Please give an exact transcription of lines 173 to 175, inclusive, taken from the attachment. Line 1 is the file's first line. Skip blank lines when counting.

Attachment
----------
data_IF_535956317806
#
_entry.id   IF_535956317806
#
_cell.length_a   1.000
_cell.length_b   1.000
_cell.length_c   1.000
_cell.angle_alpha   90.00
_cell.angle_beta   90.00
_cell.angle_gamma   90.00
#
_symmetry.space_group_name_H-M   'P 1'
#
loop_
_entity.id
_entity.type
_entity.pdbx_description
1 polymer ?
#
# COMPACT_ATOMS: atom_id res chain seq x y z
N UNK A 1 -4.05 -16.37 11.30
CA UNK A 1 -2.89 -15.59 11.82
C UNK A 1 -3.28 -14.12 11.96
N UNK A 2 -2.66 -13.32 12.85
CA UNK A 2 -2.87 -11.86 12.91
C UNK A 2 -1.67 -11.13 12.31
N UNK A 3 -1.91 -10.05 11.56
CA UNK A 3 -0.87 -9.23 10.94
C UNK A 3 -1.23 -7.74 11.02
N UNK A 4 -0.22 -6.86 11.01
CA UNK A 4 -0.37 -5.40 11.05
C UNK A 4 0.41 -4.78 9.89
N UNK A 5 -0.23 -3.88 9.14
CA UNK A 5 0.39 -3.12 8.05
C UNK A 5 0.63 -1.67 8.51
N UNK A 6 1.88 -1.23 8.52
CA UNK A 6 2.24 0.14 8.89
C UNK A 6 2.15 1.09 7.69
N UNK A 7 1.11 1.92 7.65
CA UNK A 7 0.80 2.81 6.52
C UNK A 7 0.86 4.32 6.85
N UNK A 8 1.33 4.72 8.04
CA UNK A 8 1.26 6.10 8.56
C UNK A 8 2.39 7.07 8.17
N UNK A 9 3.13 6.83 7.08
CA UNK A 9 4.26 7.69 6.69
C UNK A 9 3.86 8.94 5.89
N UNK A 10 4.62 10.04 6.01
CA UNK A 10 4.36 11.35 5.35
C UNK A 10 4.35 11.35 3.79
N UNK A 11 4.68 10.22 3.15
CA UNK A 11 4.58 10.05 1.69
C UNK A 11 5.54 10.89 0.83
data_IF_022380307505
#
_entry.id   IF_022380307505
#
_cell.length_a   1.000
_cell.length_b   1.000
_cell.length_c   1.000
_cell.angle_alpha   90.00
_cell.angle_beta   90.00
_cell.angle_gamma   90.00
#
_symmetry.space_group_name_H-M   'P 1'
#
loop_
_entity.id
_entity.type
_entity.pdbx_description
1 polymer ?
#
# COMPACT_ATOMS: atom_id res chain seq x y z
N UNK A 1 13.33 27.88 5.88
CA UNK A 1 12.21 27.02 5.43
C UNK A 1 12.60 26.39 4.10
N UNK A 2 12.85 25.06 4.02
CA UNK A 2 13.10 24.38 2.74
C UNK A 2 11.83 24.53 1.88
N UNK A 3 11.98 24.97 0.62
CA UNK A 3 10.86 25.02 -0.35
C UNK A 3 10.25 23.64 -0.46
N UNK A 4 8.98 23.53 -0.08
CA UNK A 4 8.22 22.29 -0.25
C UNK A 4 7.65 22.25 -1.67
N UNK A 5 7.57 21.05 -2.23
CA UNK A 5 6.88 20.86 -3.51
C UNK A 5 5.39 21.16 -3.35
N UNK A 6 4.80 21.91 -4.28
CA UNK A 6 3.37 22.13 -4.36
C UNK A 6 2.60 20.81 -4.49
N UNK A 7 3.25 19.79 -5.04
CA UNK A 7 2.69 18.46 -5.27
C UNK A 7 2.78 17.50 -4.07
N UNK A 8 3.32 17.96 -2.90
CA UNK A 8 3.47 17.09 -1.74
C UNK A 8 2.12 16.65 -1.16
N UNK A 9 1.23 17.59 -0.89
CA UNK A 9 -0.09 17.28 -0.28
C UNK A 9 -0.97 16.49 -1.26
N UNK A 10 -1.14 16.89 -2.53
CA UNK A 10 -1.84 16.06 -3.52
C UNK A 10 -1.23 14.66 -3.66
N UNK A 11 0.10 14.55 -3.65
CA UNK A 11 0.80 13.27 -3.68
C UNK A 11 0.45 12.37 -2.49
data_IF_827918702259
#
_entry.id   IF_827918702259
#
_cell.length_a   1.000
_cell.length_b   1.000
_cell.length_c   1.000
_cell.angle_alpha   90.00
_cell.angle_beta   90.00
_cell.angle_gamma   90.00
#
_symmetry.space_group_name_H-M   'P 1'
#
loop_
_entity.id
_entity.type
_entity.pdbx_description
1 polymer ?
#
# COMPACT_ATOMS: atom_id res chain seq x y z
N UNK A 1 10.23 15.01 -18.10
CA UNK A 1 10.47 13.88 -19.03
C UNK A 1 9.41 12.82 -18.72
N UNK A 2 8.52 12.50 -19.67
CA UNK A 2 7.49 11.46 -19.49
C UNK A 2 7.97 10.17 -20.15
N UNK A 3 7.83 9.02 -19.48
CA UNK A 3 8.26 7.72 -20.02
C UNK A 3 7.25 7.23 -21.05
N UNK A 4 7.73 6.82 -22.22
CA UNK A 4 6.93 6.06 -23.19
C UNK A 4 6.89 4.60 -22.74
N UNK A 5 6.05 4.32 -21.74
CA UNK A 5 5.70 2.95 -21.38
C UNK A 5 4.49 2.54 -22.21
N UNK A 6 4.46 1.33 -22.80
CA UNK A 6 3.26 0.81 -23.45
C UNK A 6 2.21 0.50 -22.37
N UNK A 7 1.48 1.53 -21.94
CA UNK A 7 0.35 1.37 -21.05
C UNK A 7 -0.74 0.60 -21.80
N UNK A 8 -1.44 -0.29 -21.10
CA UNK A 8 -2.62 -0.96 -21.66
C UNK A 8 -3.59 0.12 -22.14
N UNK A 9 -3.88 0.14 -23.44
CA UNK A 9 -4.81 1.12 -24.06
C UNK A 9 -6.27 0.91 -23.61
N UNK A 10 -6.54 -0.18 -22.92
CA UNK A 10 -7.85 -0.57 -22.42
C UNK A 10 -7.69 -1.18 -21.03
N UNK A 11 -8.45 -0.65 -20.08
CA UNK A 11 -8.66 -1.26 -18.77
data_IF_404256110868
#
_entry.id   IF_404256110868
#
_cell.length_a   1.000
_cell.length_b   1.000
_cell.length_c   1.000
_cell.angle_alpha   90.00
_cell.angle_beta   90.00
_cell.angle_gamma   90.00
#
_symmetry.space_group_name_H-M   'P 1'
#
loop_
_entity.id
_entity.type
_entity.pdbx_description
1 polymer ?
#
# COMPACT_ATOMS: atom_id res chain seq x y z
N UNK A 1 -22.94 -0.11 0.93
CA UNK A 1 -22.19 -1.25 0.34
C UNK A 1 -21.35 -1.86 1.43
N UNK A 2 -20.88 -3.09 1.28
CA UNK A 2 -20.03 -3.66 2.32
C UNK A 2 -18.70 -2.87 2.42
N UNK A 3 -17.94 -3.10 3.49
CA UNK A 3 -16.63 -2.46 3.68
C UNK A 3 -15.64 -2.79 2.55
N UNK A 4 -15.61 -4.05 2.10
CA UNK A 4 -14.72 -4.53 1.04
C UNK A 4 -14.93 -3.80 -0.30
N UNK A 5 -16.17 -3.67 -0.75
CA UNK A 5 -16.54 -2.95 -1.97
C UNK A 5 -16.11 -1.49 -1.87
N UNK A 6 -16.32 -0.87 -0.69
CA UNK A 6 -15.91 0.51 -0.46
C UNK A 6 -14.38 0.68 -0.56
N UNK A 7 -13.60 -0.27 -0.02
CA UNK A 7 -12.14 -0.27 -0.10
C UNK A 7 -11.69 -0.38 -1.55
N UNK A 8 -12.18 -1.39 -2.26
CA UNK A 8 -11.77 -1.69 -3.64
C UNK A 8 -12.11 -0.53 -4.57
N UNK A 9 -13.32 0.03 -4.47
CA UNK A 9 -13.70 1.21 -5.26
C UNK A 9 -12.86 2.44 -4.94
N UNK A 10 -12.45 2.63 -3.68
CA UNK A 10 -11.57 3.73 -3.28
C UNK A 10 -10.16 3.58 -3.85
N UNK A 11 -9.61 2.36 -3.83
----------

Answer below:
_entity.id
_entity.type
_entity.pdbx_description